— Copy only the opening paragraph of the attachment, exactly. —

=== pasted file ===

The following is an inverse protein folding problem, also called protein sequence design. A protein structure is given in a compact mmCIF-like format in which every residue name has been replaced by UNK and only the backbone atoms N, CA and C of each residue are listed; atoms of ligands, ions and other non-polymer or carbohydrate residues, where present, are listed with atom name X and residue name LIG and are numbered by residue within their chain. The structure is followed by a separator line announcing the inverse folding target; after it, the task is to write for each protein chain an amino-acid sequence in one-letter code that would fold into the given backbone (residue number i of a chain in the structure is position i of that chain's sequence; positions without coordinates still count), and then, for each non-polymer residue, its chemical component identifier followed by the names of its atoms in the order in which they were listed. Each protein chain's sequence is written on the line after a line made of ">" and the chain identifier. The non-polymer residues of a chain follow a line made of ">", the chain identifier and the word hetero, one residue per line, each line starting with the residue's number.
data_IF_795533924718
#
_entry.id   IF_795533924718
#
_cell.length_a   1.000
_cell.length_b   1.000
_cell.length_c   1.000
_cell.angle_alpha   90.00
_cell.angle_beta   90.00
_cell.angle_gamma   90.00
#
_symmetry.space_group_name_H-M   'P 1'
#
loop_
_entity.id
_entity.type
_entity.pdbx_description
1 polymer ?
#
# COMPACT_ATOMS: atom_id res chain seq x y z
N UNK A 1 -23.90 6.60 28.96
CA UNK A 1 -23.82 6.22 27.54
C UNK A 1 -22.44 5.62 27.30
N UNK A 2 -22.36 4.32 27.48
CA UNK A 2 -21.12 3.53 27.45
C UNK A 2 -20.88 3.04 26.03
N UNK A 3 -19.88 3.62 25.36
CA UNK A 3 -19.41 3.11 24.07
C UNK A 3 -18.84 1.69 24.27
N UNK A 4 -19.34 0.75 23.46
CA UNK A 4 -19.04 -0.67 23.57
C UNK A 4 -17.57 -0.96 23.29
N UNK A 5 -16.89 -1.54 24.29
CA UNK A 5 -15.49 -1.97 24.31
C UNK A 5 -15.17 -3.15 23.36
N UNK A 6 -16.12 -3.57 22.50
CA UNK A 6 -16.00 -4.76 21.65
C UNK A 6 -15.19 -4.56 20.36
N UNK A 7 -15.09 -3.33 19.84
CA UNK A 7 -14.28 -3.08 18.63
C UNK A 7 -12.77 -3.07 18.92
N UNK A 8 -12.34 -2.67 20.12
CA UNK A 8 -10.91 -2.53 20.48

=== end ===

The following is an inverse protein folding problem, also called protein sequence design. A protein structure is given in a compact mmCIF-like format in which every residue name has been replaced by UNK and only the backbone atoms N, CA and C of each residue are listed; atoms of ligands, ions and other non-polymer or carbohydrate residues, where present, are listed with atom name X and residue name LIG and are numbered by residue within their chain. The structure is followed by a separator line announcing the inverse folding target; after it, the task is to write for each protein chain an amino-acid sequence in one-letter code that would fold into the given backbone (residue number i of a chain in the structure is position i of that chain's sequence; positions without coordinates still count), and then, for each non-polymer residue, its chemical component identifier followed by the names of its atoms in the order in which they were listed. Each protein chain's sequence is written on the line after a line made of ">" and the chain identifier. The non-polymer residues of a chain follow a line made of ">", the chain identifier and the word hetero, one residue per line, each line starting with the residue's number.